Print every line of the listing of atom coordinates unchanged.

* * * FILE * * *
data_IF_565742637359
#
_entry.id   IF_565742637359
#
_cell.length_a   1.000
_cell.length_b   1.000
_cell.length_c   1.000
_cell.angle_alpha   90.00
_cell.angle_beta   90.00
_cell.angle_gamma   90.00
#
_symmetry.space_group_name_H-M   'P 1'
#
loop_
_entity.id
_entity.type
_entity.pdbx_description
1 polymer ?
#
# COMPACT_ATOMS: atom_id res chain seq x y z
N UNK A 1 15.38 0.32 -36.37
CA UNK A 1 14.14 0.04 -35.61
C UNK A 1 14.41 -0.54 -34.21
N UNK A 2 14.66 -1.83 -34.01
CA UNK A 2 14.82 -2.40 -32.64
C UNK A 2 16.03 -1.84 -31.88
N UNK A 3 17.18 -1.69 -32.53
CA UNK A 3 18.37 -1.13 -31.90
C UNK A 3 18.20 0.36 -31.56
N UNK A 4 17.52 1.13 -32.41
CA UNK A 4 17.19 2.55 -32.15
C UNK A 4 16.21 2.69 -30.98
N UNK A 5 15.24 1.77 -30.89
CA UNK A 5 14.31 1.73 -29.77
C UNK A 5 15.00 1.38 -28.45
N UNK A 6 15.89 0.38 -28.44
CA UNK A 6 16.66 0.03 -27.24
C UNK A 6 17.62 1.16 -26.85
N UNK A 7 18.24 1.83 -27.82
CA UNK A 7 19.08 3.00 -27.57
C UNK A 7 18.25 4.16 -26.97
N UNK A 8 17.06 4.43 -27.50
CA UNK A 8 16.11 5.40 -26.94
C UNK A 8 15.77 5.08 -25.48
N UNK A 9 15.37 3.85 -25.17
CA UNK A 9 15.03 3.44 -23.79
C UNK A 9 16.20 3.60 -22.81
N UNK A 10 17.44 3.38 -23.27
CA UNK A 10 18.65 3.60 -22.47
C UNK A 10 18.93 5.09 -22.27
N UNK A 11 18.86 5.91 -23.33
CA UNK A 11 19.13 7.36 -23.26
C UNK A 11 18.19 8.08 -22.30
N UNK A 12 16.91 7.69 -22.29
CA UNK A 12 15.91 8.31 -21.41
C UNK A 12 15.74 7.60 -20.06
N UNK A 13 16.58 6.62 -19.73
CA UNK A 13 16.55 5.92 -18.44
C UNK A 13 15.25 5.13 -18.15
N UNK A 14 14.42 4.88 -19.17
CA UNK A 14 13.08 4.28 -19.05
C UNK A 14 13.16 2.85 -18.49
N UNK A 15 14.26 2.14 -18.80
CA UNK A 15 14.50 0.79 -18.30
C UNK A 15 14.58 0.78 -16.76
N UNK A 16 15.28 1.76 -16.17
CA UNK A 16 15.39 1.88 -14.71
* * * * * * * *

data_IF_565742637359
#
_entry.id   IF_565742637359
#
_cell.length_a   1.000
_cell.length_b   1.000
_cell.length_c   1.000
_cell.angle_alpha   90.00
_cell.angle_beta   90.00
_cell.angle_gamma   90.00
#
_symmetry.space_group_name_H-M   'P 1'
#
loop_
_entity.id
_entity.type
_entity.pdbx_description
1 polymer ?
#
# COMPACT_ATOMS: atom_id res chain seq x y z
N UNK A 1 15.38 0.32 -36.37
CA UNK A 1 14.14 0.04 -35.61
C UNK A 1 14.41 -0.54 -34.21
N UNK A 2 14.66 -1.83 -34.01
CA UNK A 2 14.82 -2.40 -32.64
C UNK A 2 16.03 -1.84 -31.88
N UNK A 3 17.18 -1.69 -32.53
CA UNK A 3 18.37 -1.13 -31.90
C UNK A 3 18.20 0.36 -31.56
N UNK A 4 17.52 1.13 -32.41
CA UNK A 4 17.19 2.55 -32.15
C UNK A 4 16.21 2.69 -30.98
N UNK A 5 15.24 1.77 -30.89
CA UNK A 5 14.31 1.73 -29.77
C UNK A 5 15.00 1.38 -28.45
N UNK A 6 15.89 0.38 -28.44
CA UNK A 6 16.66 0.03 -27.24
C UNK A 6 17.62 1.16 -26.85
N UNK A 7 18.24 1.83 -27.82
CA UNK A 7 19.08 3.00 -27.57
C UNK A 7 18.25 4.16 -26.97
N UNK A 8 17.06 4.43 -27.50
CA UNK A 8 16.11 5.40 -26.94
C UNK A 8 15.77 5.08 -25.48
N UNK A 9 15.37 3.85 -25.17
CA UNK A 9 15.03 3.44 -23.79
C UNK A 9 16.20 3.60 -22.81
N UNK A 10 17.44 3.38 -23.27
CA UNK A 10 18.65 3.60 -22.47
C UNK A 10 18.93 5.09 -22.27
N UNK A 11 18.86 5.91 -23.33
CA UNK A 11 19.13 7.36 -23.26
C UNK A 11 18.19 8.08 -22.30
N UNK A 12 16.91 7.69 -22.29
CA UNK A 12 15.91 8.31 -21.41
C UNK A 12 15.74 7.60 -20.06
N UNK A 13 16.58 6.62 -19.73
CA UNK A 13 16.55 5.92 -18.44
C UNK A 13 15.25 5.13 -18.15
N UNK A 14 14.42 4.88 -19.17
CA UNK A 14 13.08 4.28 -19.05
C UNK A 14 13.16 2.85 -18.49
N UNK A 15 14.26 2.14 -18.80
CA UNK A 15 14.50 0.79 -18.30
C UNK A 15 14.58 0.78 -16.76
N UNK A 16 15.28 1.76 -16.17
CA UNK A 16 15.39 1.88 -14.71